September 30, 2021

Back from the undead:

The Military-Industrial Complex raises its ugly head once more


Editor’s note: While trolling the Internet for potato salad recipes, Ms. Missouri was shocked! Shocked! to happen upon the following. She will be in seclusion for a few days to recover.

“SILICON VALLEY SEEKS Closer Pentagon Tie,” blares a page two U.S. News-section headline in the September 8, 2021 issue of the Wall Street Journal. Given that “industrial” these days means the Big Tech industry, and that in the last few years employees of several Big Tech companies have protested and even managed to reverse their companies’ cozying up to the gummint, this rather comes as a surprise. Has some gremlin managed to sabotage a WSJ headline? Have the former hippies and other riffraff now occupying the commanding heights of Silicon Valley lost their little lizard minds and become lick-spittle supporters of the military (AKA killers and water-boarders of innocent civilians, torturers of innocent terrorists at Gitmo and at various black sites around the world, conductors of random experiments with AIDS and COVID-19, and other crimes against humanity too numerous to mention)?

None of the above, it turns out. Apparently having filled the national government with acolytes of Bernie Sanders, the top echelons of the military with wokist generals and admirals, and the bureaucracies with activist lefties, the techies no longer view the ruling regime with fear and loathing. To the contrary, they delight in exercising arbitrary power over the masses. As the old-style 20th-century liberal Pogo once said, “We have met the enemy and they are us.”

Thus, one of the biggest sleazeballs of Big Tech, Eric Schmidt, former CEO of Google (the former “don’t be evil” people), turns out to be the chair of the National Security Commission on Artificial Intelligence created by Congress in 2018. Other luminaries on the panel include, as vice chairman, Robert Work, former U.S. deputy secretary of defense; Andy Jassy, CEO of Amazon; Safra Catz, CEO of Oracle; and top scientists from Microsoft and Google. A report of the NSCAI this year proposed a scheme whereby the Pentagon would increasingly move to using software and hardware from commercial sources. The article, by Ryan Tracy, points out that Big Tech has “ambitions to win more of the billions of dollars the Pentagon spends on procurement annually, a market historically dominated by contractors such as Lockheed Martin Corp.” Some believe that if Big Tech gets too much of the pie, “regulating these companies will become even more difficult if they hold additional sway as critical defense contractors.” Imagine!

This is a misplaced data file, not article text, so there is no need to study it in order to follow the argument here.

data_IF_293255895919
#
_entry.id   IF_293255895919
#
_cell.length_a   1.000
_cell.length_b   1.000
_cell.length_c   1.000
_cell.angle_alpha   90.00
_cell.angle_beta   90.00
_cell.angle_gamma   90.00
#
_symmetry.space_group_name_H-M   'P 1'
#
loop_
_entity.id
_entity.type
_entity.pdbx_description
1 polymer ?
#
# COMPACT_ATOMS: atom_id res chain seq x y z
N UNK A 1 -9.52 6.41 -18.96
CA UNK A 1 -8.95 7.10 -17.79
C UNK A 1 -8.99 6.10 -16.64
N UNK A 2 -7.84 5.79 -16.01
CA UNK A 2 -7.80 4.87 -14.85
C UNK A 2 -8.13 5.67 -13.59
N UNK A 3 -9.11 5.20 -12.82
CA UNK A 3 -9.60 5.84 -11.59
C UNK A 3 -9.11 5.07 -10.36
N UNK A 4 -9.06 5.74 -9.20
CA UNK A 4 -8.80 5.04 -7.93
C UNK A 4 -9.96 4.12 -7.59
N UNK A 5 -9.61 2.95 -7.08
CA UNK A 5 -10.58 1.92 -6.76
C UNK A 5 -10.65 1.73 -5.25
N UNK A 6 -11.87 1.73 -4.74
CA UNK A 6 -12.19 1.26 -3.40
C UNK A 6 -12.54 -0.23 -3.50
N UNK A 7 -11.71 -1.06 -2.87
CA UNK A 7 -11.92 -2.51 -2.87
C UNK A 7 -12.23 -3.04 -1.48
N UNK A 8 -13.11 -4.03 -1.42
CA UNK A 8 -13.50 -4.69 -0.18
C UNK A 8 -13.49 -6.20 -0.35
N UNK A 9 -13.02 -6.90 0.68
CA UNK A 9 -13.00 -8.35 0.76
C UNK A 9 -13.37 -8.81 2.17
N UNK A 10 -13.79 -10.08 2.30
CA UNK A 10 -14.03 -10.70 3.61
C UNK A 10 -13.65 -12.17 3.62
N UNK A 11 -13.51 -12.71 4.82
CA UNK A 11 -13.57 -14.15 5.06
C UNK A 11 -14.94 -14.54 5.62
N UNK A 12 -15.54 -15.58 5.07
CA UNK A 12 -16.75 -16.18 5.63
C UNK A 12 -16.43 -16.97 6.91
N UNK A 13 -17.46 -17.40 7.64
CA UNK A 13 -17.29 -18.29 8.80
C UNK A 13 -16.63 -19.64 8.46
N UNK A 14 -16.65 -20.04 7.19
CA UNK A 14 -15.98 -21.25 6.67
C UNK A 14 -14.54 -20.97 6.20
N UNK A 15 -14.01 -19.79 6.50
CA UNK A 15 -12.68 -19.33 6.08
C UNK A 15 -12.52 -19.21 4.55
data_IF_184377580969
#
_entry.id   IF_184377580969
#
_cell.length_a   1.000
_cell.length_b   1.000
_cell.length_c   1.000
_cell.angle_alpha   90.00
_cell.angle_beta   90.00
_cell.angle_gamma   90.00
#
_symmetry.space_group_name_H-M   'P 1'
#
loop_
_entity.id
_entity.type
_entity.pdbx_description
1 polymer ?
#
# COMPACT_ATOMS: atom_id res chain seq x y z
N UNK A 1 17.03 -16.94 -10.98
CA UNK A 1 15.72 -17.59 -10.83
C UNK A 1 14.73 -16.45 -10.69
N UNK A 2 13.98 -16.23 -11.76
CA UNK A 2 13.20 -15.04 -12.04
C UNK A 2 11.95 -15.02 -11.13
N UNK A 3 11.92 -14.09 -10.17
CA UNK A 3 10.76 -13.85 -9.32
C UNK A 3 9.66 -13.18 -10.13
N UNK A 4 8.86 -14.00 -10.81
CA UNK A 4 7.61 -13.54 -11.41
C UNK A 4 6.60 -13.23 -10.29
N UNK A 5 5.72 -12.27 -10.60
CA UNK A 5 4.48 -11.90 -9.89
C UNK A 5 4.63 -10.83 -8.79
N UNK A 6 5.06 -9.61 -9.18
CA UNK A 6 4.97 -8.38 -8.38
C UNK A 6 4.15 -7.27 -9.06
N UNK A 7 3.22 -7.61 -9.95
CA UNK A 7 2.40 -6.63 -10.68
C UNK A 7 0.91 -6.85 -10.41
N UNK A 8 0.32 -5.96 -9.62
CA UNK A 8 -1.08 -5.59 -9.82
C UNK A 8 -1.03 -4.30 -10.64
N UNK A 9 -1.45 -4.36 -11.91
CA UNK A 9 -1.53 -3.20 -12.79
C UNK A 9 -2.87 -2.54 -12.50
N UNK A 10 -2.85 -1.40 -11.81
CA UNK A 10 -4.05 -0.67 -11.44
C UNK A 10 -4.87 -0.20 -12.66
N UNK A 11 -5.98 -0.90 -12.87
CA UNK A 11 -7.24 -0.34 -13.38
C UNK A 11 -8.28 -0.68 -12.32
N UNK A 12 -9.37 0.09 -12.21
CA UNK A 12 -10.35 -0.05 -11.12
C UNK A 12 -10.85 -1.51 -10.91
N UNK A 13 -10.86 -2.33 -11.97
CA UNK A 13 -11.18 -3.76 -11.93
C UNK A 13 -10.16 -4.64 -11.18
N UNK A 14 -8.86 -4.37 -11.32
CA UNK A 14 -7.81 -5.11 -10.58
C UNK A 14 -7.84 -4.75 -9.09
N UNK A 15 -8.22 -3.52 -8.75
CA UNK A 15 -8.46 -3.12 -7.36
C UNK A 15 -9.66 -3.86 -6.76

So is anyone out there going to be surprised by the next piece of news in this article? I doubt it. “The Artificial Intelligence commission’s recent findings [‘Findings’? ‘Findings’! You mean like Columbus finding the New World? Or a conclusion reached after an investigation? Actually, it’s a statement of a decision by some entity claiming authority to make such a statement.] OK, “... findings have nonetheless won support from the Biden administration, the Pentagon, and Congress. ‘You have made crystal clear that our country needs to play catch-up, and fast,’ Secretary of State Antony Blinken told Mr. Schmidt and other commission members at a conference in July.” Way to go Antony! Maybe they can help you militarily exit other U.S.-occupied countries with less chaos than in Afghanistan.

So how do Biden and the Pentagon propose to catch up fast? “The commission envisions the military and intelligence bureaucracy working more like a large tech company, with a vast cloud-computing infrastructure enabling teams of engineers to constantly test new software and upgrade capabilities.” Sounds like the kind of public-private partnership we can all profit from. Of course, coming with it would be other successes of the tech sector such as protecting institutions against the stealing of technology, the purloining of user data, and being held for ransom by computer hackers such as the Russian groups Energetic Bear (AKA DragonFly, Koala, and Iron Liberty, focusing on industrial control targets, especially oil and gas), Voodoo Bear (which has spent the last three years terrorizing Ukraine and infecting power grids around the world), and Palmetto Fusion (targeting the energy sector), as well as various assorted North Korean groups such as Lazarus (which hijacked Sony and took over hospitals in the UK).